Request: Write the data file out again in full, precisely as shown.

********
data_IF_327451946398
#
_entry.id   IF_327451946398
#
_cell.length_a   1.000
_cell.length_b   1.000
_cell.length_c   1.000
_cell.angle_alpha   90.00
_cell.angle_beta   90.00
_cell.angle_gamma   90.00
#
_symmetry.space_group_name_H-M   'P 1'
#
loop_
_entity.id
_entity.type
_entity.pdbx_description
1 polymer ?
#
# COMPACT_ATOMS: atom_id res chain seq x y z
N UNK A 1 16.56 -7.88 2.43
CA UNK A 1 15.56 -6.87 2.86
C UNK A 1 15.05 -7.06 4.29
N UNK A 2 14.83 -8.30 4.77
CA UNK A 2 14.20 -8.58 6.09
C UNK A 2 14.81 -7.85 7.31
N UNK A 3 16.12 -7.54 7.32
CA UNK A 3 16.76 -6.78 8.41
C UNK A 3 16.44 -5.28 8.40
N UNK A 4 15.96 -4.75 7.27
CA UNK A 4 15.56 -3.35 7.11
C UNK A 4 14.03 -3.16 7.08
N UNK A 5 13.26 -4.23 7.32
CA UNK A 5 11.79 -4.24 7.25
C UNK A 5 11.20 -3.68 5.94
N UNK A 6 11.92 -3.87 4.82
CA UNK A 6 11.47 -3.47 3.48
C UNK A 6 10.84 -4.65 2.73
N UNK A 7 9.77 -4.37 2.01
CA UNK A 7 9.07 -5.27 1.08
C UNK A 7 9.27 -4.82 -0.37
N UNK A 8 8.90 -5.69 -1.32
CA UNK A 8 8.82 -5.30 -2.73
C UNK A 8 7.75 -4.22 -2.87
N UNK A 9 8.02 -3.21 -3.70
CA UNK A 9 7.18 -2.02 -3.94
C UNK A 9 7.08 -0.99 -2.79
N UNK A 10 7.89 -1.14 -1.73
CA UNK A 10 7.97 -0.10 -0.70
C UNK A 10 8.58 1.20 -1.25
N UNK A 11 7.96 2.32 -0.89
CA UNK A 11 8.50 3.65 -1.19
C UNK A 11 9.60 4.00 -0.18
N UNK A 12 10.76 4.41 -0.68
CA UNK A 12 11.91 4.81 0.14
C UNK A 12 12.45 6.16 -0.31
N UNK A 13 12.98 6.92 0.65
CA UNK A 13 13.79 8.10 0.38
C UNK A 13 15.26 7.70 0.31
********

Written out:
data_IF_327451946398
#
_entry.id   IF_327451946398
#
_cell.length_a   1.000
_cell.length_b   1.000
_cell.length_c   1.000
_cell.angle_alpha   90.00
_cell.angle_beta   90.00
_cell.angle_gamma   90.00
#
_symmetry.space_group_name_H-M   'P 1'
#
loop_
_entity.id
_entity.type
_entity.pdbx_description
1 polymer ?
#
# COMPACT_ATOMS: atom_id res chain seq x y z
N UNK A 1 16.56 -7.88 2.43
CA UNK A 1 15.56 -6.87 2.86
C UNK A 1 15.05 -7.06 4.29
N UNK A 2 14.83 -8.30 4.77
CA UNK A 2 14.20 -8.58 6.09
C UNK A 2 14.81 -7.85 7.31
N UNK A 3 16.12 -7.54 7.32
CA UNK A 3 16.76 -6.78 8.41
C UNK A 3 16.44 -5.28 8.40
N UNK A 4 15.96 -4.75 7.27
CA UNK A 4 15.56 -3.35 7.11
C UNK A 4 14.03 -3.16 7.08
N UNK A 5 13.26 -4.23 7.32
CA UNK A 5 11.79 -4.24 7.25
C UNK A 5 11.20 -3.68 5.94
N UNK A 6 11.92 -3.87 4.82
CA UNK A 6 11.47 -3.47 3.48
C UNK A 6 10.84 -4.65 2.73
N UNK A 7 9.77 -4.37 2.01
CA UNK A 7 9.07 -5.27 1.08
C UNK A 7 9.27 -4.82 -0.37
N UNK A 8 8.90 -5.69 -1.32
CA UNK A 8 8.82 -5.30 -2.73
C UNK A 8 7.75 -4.22 -2.87
N UNK A 9 8.02 -3.21 -3.70
CA UNK A 9 7.18 -2.02 -3.94
C UNK A 9 7.08 -0.99 -2.79
N UNK A 10 7.89 -1.14 -1.73
CA UNK A 10 7.97 -0.10 -0.70
C UNK A 10 8.58 1.20 -1.25
N UNK A 11 7.96 2.32 -0.89
CA UNK A 11 8.50 3.65 -1.19
C UNK A 11 9.60 4.00 -0.18
N UNK A 12 10.76 4.41 -0.68
CA UNK A 12 11.91 4.81 0.14
C UNK A 12 12.45 6.16 -0.31
N UNK A 13 12.98 6.92 0.65
CA UNK A 13 13.79 8.10 0.38
C UNK A 13 15.26 7.70 0.31